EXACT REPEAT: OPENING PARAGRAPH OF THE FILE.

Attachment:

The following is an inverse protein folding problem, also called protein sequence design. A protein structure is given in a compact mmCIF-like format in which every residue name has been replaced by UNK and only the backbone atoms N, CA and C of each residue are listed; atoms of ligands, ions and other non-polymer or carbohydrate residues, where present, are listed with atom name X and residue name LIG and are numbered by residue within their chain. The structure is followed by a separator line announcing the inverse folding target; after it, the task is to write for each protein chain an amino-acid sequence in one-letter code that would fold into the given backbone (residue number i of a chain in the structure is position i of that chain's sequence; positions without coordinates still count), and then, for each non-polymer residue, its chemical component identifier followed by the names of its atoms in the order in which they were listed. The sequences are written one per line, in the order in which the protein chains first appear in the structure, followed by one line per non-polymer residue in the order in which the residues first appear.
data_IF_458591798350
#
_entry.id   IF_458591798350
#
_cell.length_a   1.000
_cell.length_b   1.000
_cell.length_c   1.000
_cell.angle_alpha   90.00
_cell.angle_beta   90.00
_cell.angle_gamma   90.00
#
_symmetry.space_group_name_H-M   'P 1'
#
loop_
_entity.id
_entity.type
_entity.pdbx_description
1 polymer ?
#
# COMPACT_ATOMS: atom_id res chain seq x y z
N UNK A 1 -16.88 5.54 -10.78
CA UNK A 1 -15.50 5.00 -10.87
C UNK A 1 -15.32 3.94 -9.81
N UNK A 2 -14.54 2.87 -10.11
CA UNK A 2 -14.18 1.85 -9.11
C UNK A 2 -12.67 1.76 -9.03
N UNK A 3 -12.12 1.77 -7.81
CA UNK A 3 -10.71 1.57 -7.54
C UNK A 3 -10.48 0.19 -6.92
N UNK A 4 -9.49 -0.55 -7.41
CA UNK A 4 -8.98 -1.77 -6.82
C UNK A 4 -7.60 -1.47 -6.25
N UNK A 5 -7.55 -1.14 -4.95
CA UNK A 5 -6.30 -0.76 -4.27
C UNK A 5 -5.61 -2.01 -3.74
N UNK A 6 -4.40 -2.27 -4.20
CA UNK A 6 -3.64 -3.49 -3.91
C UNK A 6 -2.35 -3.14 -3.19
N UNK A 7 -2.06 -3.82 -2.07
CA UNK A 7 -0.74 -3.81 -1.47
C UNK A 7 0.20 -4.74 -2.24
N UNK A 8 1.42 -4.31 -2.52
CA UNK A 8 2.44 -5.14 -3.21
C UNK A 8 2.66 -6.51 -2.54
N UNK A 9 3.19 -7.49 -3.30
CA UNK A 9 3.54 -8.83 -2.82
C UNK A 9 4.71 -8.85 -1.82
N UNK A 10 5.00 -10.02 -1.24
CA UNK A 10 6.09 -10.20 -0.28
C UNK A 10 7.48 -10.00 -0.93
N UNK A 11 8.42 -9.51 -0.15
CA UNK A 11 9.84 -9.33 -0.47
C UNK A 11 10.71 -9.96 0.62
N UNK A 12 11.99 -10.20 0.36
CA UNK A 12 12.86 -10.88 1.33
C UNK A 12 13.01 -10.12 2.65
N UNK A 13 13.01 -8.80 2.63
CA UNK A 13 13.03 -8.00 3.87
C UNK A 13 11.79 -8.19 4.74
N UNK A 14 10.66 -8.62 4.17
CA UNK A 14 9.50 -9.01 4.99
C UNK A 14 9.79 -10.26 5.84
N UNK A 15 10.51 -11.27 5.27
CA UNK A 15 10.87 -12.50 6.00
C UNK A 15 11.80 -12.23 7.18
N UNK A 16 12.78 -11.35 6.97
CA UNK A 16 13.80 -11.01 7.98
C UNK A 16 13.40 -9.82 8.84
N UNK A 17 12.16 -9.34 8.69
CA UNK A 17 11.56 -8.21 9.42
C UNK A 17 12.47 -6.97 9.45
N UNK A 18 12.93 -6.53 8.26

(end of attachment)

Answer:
The following is an inverse protein folding problem, also called protein sequence design. A protein structure is given in a compact mmCIF-like format in which every residue name has been replaced by UNK and only the backbone atoms N, CA and C of each residue are listed; atoms of ligands, ions and other non-polymer or carbohydrate residues, where present, are listed with atom name X and residue name LIG and are numbered by residue within their chain. The structure is followed by a separator line announcing the inverse folding target; after it, the task is to write for each protein chain an amino-acid sequence in one-letter code that would fold into the given backbone (residue number i of a chain in the structure is position i of that chain's sequence; positions without coordinates still count), and then, for each non-polymer residue, its chemical component identifier followed by the names of its atoms in the order in which they were listed. The sequences are written one per line, in the order in which the protein chains first appear in the structure, followed by one line per non-polymer residue in the order in which the residues first appear.